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Panama Canal Quilters
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The Panama Canal Quilters

by Alexa Rae

In the heat of the tropics, sewing quilts has never been a practical necessity. However in cooler climates, quilts are lovingly sewn by hand or machine and given as cherished gifts to family and friends or made for special occasions such as weddings or baby gifts.

They are highly prized and may be handed down from generation to generation. The interest in quilting has exploded in the last 10 years and has evolved from traditional piecing of bits of used cloth to a passion that has exploded into the world of formal art.

The International Quilt Show in Houston, Texas, last year was held at the Astrodome and attracted over 55,000 persons during the week-long exposition. Not only were hundreds of quilts of all types displayed for viewing, but many of the world renown artists were present to show and talk about their quilts. Classes, lectures, seminars and workshops were ongoing, and almost half the Astrodome was filled with vendors.

Items from all over the world were being sold, including fabrics, sewing supplies, jewelry, art items, clothing, beads, molas, books and literature, and all that glitters and shines!

Here in Panama, in May of 2002, at the home of Thelma de la Mater, a few interested and enthusiastic ladies gathered to share their interest in quilting. One of those present was Grace Spencer, a Canadian who lived on a yacht at the Pedro Miquel Yacht Club.

She brought with her some amazing appliquéd wall hangings and quilts that she had done during the many quiet hours sailing the high seas. We were all awed and inspired by her beautiful work, said member quilter Lesley Tassell, and that was the beginning of the Panama Canal Quilters.

From that time, about six to eight of us meet weekly at the studio of Carol Skinner in Albrook. We not only work on sewing quilts, but share ideas gleaned from reading books and magazines, attending classes in the States and enjoy "show and tell" from visiting quilters. We also share comraderie, recipes, and snacks. Most of us are retired and enjoying our newly found creative abilities.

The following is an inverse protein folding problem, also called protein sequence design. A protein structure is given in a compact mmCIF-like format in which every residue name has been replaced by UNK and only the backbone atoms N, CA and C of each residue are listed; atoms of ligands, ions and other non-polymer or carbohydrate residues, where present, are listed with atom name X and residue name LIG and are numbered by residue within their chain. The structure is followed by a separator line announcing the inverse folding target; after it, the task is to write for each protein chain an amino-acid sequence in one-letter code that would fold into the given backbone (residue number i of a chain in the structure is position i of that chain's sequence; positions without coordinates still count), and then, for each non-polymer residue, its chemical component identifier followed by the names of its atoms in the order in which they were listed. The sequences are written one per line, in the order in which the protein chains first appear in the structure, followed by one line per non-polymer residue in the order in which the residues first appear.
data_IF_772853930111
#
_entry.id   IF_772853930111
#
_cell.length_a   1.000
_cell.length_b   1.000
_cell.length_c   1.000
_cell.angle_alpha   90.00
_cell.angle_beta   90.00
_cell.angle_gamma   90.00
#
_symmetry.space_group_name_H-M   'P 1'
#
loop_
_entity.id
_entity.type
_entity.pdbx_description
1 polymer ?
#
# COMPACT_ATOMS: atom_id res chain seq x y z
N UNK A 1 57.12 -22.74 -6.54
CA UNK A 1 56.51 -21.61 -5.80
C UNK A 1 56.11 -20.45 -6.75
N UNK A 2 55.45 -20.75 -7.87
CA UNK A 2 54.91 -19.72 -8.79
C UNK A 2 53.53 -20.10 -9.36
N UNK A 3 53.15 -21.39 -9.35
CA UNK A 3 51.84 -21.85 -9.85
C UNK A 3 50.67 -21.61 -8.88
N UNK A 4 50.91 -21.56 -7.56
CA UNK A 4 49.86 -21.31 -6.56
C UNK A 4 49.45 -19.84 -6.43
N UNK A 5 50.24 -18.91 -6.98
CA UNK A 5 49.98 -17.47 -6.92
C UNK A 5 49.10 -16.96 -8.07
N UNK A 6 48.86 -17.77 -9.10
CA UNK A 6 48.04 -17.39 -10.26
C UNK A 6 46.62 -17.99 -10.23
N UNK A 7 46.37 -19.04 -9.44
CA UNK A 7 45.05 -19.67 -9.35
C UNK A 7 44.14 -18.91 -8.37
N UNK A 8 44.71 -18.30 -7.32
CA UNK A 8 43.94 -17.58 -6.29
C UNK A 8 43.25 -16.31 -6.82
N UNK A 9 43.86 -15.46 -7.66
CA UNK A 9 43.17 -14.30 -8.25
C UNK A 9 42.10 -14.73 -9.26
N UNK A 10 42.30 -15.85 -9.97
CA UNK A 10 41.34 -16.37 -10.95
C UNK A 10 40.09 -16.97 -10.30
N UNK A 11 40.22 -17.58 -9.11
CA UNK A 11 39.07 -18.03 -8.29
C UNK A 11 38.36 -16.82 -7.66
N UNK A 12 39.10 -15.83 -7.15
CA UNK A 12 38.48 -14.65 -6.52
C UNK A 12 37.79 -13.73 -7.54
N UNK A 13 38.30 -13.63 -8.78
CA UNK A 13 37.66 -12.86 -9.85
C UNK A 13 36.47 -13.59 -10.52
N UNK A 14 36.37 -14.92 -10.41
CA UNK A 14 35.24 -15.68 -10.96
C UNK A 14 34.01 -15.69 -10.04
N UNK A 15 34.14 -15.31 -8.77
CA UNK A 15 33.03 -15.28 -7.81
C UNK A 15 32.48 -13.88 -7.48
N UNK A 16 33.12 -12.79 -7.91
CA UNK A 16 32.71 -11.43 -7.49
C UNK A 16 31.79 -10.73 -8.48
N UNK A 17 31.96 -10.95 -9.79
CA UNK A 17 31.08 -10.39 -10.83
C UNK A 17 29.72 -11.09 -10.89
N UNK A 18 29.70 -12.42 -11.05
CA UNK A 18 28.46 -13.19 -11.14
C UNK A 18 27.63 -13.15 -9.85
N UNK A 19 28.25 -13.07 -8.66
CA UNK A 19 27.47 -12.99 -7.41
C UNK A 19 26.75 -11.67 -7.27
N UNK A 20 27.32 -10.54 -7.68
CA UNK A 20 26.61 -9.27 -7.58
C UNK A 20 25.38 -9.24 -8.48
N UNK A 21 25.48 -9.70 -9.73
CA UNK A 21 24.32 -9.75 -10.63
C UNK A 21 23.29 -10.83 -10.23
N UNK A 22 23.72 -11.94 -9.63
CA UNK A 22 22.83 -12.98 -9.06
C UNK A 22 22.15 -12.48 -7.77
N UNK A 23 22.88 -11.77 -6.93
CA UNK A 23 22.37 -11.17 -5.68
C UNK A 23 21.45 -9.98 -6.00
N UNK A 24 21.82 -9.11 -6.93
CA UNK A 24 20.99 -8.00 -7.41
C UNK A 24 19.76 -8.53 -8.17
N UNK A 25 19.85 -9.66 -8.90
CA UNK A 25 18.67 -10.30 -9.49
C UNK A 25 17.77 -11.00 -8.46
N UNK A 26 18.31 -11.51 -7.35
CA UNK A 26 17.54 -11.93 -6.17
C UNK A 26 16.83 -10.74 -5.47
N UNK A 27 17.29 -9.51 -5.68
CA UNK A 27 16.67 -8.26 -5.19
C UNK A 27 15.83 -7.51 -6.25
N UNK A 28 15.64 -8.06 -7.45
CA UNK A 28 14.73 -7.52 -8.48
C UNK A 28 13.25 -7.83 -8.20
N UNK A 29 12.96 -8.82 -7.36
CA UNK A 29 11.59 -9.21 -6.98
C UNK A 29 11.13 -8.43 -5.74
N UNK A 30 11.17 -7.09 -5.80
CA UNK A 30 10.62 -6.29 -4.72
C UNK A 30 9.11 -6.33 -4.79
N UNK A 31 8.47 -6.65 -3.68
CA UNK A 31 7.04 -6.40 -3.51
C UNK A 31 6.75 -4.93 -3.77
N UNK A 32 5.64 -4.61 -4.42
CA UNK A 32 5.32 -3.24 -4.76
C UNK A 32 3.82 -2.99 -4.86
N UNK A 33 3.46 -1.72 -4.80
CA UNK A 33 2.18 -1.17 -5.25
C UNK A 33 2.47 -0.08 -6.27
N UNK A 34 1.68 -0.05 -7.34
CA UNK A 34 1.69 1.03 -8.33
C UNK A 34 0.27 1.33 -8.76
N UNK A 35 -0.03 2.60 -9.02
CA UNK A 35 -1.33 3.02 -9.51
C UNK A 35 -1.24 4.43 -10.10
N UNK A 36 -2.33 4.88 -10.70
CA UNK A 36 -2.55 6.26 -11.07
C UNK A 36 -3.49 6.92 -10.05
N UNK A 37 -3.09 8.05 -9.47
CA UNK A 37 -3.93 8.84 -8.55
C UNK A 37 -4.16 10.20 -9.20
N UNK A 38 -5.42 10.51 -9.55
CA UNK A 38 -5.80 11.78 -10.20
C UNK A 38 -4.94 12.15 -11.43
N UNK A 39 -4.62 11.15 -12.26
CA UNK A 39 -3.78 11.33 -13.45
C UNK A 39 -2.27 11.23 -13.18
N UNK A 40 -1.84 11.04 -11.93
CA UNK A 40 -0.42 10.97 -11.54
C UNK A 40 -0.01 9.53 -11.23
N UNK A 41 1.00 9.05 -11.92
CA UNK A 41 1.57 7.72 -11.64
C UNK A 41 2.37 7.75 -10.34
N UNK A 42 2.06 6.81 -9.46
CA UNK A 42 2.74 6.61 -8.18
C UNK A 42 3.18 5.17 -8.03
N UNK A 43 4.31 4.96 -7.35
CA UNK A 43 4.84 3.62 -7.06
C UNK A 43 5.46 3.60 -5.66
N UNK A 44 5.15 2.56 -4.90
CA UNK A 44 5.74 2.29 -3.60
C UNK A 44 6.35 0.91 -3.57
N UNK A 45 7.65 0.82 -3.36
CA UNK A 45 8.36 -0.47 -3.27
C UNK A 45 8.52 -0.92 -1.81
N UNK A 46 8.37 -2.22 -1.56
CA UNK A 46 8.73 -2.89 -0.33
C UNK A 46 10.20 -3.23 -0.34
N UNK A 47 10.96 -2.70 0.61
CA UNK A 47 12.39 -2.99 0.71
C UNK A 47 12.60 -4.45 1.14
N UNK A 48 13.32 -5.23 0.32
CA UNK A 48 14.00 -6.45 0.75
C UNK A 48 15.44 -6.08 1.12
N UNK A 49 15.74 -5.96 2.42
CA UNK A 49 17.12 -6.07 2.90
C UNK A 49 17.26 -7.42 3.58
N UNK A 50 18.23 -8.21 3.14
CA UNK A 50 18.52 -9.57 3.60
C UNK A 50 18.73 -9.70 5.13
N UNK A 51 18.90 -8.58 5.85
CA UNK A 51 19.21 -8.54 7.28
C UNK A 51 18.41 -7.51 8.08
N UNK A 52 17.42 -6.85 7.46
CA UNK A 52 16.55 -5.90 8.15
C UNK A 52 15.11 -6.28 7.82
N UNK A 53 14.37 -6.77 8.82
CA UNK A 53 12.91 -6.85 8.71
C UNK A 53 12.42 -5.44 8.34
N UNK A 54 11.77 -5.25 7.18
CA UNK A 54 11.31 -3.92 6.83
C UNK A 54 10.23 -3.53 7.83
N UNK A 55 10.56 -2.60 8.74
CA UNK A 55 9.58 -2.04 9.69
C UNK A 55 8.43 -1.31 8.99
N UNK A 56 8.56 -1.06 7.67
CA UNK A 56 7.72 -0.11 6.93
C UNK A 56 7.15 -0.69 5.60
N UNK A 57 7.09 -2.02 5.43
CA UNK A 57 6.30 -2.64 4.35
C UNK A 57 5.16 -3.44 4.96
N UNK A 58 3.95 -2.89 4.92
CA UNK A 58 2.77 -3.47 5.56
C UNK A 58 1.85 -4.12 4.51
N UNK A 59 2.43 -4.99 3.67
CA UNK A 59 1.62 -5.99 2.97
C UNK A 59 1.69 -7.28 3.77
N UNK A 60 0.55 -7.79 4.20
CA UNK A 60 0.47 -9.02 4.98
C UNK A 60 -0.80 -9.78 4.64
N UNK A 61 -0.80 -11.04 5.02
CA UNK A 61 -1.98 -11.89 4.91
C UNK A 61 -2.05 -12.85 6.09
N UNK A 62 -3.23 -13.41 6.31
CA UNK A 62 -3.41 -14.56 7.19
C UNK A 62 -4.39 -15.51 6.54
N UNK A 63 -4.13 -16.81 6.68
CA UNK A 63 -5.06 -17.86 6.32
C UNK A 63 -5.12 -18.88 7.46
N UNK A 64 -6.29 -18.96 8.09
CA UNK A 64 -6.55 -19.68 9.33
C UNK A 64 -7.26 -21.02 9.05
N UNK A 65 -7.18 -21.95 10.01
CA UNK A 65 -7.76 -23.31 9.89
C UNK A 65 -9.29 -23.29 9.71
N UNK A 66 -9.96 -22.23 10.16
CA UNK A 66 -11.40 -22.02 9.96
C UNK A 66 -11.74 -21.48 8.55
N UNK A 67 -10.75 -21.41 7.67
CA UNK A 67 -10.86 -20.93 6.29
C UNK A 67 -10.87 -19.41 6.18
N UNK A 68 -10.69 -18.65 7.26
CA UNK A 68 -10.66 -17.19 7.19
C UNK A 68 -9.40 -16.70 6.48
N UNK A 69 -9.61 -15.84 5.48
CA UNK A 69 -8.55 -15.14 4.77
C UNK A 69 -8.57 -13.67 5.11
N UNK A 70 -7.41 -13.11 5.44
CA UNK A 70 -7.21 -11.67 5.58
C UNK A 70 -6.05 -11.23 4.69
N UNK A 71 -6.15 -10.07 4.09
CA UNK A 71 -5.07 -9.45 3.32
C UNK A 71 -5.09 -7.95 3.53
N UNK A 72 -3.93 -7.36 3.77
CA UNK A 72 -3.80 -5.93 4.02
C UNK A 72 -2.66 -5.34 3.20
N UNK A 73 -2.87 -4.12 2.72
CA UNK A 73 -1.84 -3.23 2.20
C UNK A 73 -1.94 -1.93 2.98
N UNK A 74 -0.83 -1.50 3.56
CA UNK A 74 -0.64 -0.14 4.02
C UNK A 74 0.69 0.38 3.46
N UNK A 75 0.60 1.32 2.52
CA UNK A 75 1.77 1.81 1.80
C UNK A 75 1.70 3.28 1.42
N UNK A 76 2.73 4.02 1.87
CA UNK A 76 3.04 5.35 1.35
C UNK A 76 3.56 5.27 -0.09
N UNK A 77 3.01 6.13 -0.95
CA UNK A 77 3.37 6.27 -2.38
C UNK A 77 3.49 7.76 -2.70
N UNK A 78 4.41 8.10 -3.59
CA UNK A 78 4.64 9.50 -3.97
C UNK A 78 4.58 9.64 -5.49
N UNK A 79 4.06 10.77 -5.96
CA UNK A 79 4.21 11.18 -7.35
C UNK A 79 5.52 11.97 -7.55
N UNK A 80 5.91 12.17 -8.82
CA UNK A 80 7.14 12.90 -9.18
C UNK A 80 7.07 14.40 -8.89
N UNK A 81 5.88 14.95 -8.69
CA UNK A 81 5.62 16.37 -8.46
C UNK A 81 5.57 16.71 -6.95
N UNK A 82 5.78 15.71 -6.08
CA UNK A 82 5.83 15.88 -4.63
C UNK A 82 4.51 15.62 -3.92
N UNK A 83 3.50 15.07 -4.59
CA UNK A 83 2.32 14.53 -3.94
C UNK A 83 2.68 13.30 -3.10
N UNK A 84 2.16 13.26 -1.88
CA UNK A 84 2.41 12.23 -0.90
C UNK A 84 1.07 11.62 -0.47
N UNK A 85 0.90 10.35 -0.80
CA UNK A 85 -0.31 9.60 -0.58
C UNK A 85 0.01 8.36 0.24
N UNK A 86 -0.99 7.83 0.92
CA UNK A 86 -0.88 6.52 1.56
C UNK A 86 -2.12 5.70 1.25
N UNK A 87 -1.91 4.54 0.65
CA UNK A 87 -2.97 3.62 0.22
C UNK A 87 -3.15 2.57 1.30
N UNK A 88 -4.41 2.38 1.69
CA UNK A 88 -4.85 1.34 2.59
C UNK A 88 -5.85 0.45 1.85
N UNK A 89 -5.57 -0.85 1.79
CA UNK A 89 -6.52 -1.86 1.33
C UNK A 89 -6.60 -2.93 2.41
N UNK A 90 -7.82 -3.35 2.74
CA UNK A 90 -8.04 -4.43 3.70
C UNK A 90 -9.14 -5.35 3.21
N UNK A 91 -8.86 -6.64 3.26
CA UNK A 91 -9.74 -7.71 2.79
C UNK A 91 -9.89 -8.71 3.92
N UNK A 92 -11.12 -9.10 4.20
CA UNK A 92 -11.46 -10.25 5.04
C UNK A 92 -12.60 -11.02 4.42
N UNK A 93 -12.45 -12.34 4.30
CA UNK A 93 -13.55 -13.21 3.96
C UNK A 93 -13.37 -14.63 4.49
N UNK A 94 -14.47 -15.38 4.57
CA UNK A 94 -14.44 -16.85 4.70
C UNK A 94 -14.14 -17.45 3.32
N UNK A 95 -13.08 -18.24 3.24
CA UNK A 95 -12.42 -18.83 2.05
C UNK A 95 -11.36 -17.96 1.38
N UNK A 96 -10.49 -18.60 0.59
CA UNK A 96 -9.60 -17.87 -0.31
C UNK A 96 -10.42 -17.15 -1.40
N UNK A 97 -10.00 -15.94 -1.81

The quilter and artist, Gaenor Speed, one of the members, has inspired us to be involved in charitable works. Her foundation includes over a dozen young people who    receive help and support. We have found that we could contribute by using our skills in making quilts for raffles and raising funds. In particular, we assist a young Panamanian, Julio Cesar Wong, a University of Panama, third year Pharmacy student.

In other areas, we have donated to the”Hogar Divino Nino” in Los Rios, “Nuestra Señora del Carmen Hogar Nino” de la Cruz Roja in San Miguelito, “Hogar de Ancianos” de la Cruz Roja in Caledonia, and “Nutre Hogar” in Diablo.

We try to do 2 or 3 quilts a year for public raffle and each one is unique and an opportunity for us to learn new methods and techniques. We are all learning and developing and appreciate the opportunity to put our ideas and talents to good use.

At present, we are raffling a “Snails Trail” twin size child’s quilt in very bright colors.

The tickets are $1.00 each or 6 for $5.00, and the final drawing will be Thursday, 26 January at the “Who’s New” luncheon at the Evergreen building. If you are interested in buying tickets, they can be obtained from Carol Skinner at 315- 0505 until the 26th.

The name of the winner will be published in the next issue of The Panama News.



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